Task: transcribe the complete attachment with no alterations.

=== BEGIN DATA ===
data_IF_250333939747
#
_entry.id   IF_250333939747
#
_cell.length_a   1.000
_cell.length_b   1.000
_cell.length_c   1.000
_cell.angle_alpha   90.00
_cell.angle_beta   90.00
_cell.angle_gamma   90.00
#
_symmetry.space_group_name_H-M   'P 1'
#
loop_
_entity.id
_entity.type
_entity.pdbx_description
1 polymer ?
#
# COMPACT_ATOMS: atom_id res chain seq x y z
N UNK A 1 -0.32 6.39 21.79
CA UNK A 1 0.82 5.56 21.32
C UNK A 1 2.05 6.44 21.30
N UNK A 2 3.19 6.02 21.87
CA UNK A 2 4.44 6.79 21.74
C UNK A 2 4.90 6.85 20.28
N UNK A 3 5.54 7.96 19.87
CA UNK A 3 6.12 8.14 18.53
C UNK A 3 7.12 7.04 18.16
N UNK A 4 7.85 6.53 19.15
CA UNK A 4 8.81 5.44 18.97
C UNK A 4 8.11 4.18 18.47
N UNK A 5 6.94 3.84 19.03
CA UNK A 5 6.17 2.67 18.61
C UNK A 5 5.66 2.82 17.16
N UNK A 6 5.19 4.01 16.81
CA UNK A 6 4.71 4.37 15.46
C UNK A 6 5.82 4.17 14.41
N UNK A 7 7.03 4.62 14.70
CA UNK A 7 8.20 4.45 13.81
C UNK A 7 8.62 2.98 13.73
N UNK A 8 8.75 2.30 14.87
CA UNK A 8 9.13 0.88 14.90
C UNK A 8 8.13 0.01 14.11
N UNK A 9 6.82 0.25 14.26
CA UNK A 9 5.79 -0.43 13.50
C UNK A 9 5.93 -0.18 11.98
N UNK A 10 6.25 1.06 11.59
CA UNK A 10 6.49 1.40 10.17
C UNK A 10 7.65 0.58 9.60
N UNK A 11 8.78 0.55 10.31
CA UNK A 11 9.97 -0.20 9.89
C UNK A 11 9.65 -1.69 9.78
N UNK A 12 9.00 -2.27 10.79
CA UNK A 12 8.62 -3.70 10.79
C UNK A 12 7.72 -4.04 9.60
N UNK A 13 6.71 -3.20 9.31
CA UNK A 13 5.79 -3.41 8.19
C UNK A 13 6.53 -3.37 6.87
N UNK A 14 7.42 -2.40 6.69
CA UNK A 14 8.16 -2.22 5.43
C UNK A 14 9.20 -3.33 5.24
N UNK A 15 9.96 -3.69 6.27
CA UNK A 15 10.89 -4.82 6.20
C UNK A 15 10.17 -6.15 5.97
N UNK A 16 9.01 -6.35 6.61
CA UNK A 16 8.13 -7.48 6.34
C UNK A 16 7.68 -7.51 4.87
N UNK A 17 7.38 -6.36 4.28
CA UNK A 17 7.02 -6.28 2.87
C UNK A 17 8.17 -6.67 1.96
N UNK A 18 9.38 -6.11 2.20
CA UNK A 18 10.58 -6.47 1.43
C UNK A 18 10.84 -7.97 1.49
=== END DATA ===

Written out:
data_IF_250333939747
#
_entry.id   IF_250333939747
#
_cell.length_a   1.000
_cell.length_b   1.000
_cell.length_c   1.000
_cell.angle_alpha   90.00
_cell.angle_beta   90.00
_cell.angle_gamma   90.00
#
_symmetry.space_group_name_H-M   'P 1'
#
loop_
_entity.id
_entity.type
_entity.pdbx_description
1 polymer ?
#
# COMPACT_ATOMS: atom_id res chain seq x y z
N UNK A 1 -0.32 6.39 21.79
CA UNK A 1 0.82 5.56 21.32
C UNK A 1 2.05 6.44 21.30
N UNK A 2 3.19 6.02 21.87
CA UNK A 2 4.44 6.79 21.74
C UNK A 2 4.90 6.85 20.28
N UNK A 3 5.54 7.96 19.87
CA UNK A 3 6.12 8.14 18.53
C UNK A 3 7.12 7.04 18.16
N UNK A 4 7.85 6.53 19.15
CA UNK A 4 8.81 5.44 18.97
C UNK A 4 8.11 4.18 18.47
N UNK A 5 6.94 3.84 19.03
CA UNK A 5 6.17 2.67 18.61
C UNK A 5 5.66 2.82 17.16
N UNK A 6 5.19 4.01 16.81
CA UNK A 6 4.71 4.37 15.46
C UNK A 6 5.82 4.17 14.41
N UNK A 7 7.03 4.62 14.70
CA UNK A 7 8.20 4.45 13.81
C UNK A 7 8.62 2.98 13.73
N UNK A 8 8.75 2.30 14.87
CA UNK A 8 9.13 0.88 14.90
C UNK A 8 8.13 0.01 14.11
N UNK A 9 6.82 0.25 14.26
CA UNK A 9 5.79 -0.43 13.50
C UNK A 9 5.93 -0.18 11.98
N UNK A 10 6.25 1.06 11.59
CA UNK A 10 6.49 1.40 10.17
C UNK A 10 7.65 0.58 9.60
N UNK A 11 8.78 0.55 10.31
CA UNK A 11 9.97 -0.20 9.89
C UNK A 11 9.65 -1.69 9.78
N UNK A 12 9.00 -2.27 10.79
CA UNK A 12 8.62 -3.70 10.79
C UNK A 12 7.72 -4.04 9.60
N UNK A 13 6.71 -3.20 9.31
CA UNK A 13 5.79 -3.41 8.19
C UNK A 13 6.53 -3.37 6.87
N UNK A 14 7.42 -2.40 6.69
CA UNK A 14 8.16 -2.22 5.43
C UNK A 14 9.20 -3.33 5.24
N UNK A 15 9.96 -3.69 6.27
CA UNK A 15 10.89 -4.82 6.20
C UNK A 15 10.17 -6.15 5.97
N UNK A 16 9.01 -6.35 6.61
CA UNK A 16 8.13 -7.48 6.34
C UNK A 16 7.68 -7.51 4.87
N UNK A 17 7.38 -6.36 4.28
CA UNK A 17 7.02 -6.28 2.87
C UNK A 17 8.17 -6.67 1.96
N UNK A 18 9.38 -6.11 2.20
CA UNK A 18 10.58 -6.47 1.43
C UNK A 18 10.84 -7.97 1.49